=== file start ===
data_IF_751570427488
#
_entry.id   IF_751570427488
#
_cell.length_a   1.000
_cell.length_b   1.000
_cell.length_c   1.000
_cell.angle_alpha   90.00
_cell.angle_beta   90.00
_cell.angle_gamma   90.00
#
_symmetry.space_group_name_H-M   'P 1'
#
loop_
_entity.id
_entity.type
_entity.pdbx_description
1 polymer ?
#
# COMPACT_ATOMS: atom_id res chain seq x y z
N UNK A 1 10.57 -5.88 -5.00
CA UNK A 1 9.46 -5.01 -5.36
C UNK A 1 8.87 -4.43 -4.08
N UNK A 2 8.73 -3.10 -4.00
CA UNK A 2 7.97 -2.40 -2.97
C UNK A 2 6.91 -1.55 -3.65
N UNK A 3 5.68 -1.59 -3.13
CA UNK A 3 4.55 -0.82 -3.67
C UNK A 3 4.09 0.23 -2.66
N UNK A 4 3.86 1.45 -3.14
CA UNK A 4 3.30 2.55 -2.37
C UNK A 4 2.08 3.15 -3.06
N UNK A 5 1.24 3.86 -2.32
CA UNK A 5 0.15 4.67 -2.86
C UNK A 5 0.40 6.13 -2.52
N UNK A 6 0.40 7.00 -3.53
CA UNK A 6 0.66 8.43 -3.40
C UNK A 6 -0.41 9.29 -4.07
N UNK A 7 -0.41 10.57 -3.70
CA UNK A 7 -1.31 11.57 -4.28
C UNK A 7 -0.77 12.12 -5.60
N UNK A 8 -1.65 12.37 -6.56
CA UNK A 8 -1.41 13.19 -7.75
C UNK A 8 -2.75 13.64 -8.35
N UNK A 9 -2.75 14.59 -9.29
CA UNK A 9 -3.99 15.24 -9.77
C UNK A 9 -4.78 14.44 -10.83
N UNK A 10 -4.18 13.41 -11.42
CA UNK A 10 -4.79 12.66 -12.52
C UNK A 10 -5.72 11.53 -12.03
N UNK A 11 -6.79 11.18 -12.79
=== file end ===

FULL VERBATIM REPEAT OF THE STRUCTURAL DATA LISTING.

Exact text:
data_IF_751570427488
#
_entry.id   IF_751570427488
#
_cell.length_a   1.000
_cell.length_b   1.000
_cell.length_c   1.000
_cell.angle_alpha   90.00
_cell.angle_beta   90.00
_cell.angle_gamma   90.00
#
_symmetry.space_group_name_H-M   'P 1'
#
loop_
_entity.id
_entity.type
_entity.pdbx_description
1 polymer ?
#
# COMPACT_ATOMS: atom_id res chain seq x y z
N UNK A 1 10.57 -5.88 -5.00
CA UNK A 1 9.46 -5.01 -5.36
C UNK A 1 8.87 -4.43 -4.08
N UNK A 2 8.73 -3.10 -4.00
CA UNK A 2 7.97 -2.40 -2.97
C UNK A 2 6.91 -1.55 -3.65
N UNK A 3 5.68 -1.59 -3.13
CA UNK A 3 4.55 -0.82 -3.67
C UNK A 3 4.09 0.23 -2.66
N UNK A 4 3.86 1.45 -3.14
CA UNK A 4 3.30 2.55 -2.37
C UNK A 4 2.08 3.15 -3.06
N UNK A 5 1.24 3.86 -2.32
CA UNK A 5 0.15 4.67 -2.86
C UNK A 5 0.40 6.13 -2.52
N UNK A 6 0.40 7.00 -3.53
CA UNK A 6 0.66 8.43 -3.40
C UNK A 6 -0.41 9.29 -4.07
N UNK A 7 -0.41 10.57 -3.70
CA UNK A 7 -1.31 11.57 -4.28
C UNK A 7 -0.77 12.12 -5.60
N UNK A 8 -1.65 12.37 -6.56
CA UNK A 8 -1.41 13.19 -7.75
C UNK A 8 -2.75 13.64 -8.35
N UNK A 9 -2.75 14.59 -9.29
CA UNK A 9 -3.99 15.24 -9.77
C UNK A 9 -4.78 14.44 -10.83
N UNK A 10 -4.18 13.41 -11.42
CA UNK A 10 -4.79 12.66 -12.52
C UNK A 10 -5.72 11.53 -12.03
N UNK A 11 -6.79 11.18 -12.79